Norwegians are now paying more for a second-hand Tesla Model S than a new one

Norwegians are buying them faster than Tesla can make them.
Norwegians are buying them faster than Tesla can make them.
Image: Reuters/Stephen Lam
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The first Tesla Model S to be delivered in Norway rolled onto its streets on August 7. By the end of September, it had become the best-selling car in the country—not just among electric vehicles but conventional ones too. Tesla sold 616 cars in September (link in Norwegian), giving it a market share of 5.1% for the month. It comfortably beat out the perennially popular Volkswagen Golf, which runs on gas and found only 561 buyers for 4.6% of the market.

Indeed, Norwegians are so keen to get their hands on a Model S, they are willing to pay a premium for a second-hand car, the direct opposite of the way the car business works. (It is conventional wisdom that a car begins to depreciate the moment you take possession of it.) Reuters reports that people are willing to pay as much as $20,000 over the list price. A search on, a Norwegian variant of Craigslist, shows Model S cars going for 780,000 Norwegian krone ($130,000), well above the $110,000-$117,000 cited for a new one.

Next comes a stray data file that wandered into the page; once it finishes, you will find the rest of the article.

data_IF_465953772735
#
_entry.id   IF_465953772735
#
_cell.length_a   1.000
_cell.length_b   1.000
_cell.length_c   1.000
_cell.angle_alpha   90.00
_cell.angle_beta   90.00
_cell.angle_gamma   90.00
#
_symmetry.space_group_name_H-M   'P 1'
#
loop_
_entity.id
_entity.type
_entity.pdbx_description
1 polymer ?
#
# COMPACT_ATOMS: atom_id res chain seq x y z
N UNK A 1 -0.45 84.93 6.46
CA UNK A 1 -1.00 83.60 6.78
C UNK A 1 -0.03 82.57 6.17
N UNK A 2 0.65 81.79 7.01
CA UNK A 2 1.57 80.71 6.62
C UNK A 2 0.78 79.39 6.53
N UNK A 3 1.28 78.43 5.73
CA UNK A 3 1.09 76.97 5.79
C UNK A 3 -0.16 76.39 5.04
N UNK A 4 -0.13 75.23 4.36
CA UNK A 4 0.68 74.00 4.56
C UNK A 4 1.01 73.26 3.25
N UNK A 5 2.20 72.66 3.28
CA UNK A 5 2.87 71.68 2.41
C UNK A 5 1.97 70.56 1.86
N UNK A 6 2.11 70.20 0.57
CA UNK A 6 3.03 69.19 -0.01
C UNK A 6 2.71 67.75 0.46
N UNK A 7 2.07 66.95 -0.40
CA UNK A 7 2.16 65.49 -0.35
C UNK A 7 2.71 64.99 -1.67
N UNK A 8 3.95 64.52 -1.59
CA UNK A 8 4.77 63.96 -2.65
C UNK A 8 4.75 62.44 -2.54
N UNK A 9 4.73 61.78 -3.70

The strong demand was not unexpected. Norway is the first country in Europe to get a network of superchargers—fast, free charging stations for Tesla’s cars. And it is the world’s largest per-capita buyer of electric vehicles. That’s because Norway has the world’s most generous incentive structure to buyers of electric vehicles. Apart from being exempt from a raft of taxes, electric vehicles also get the following benefits: free parking, free charging, use of bus lanes, exemptions from road toll and tunnel-use charges, and free ferry rides. According to Bjart Holtsmark of Statistics Norway, an electric car-owner living in a suburb of Oslo would save over $8,100 a year as compared to the owners of a gas guzzler.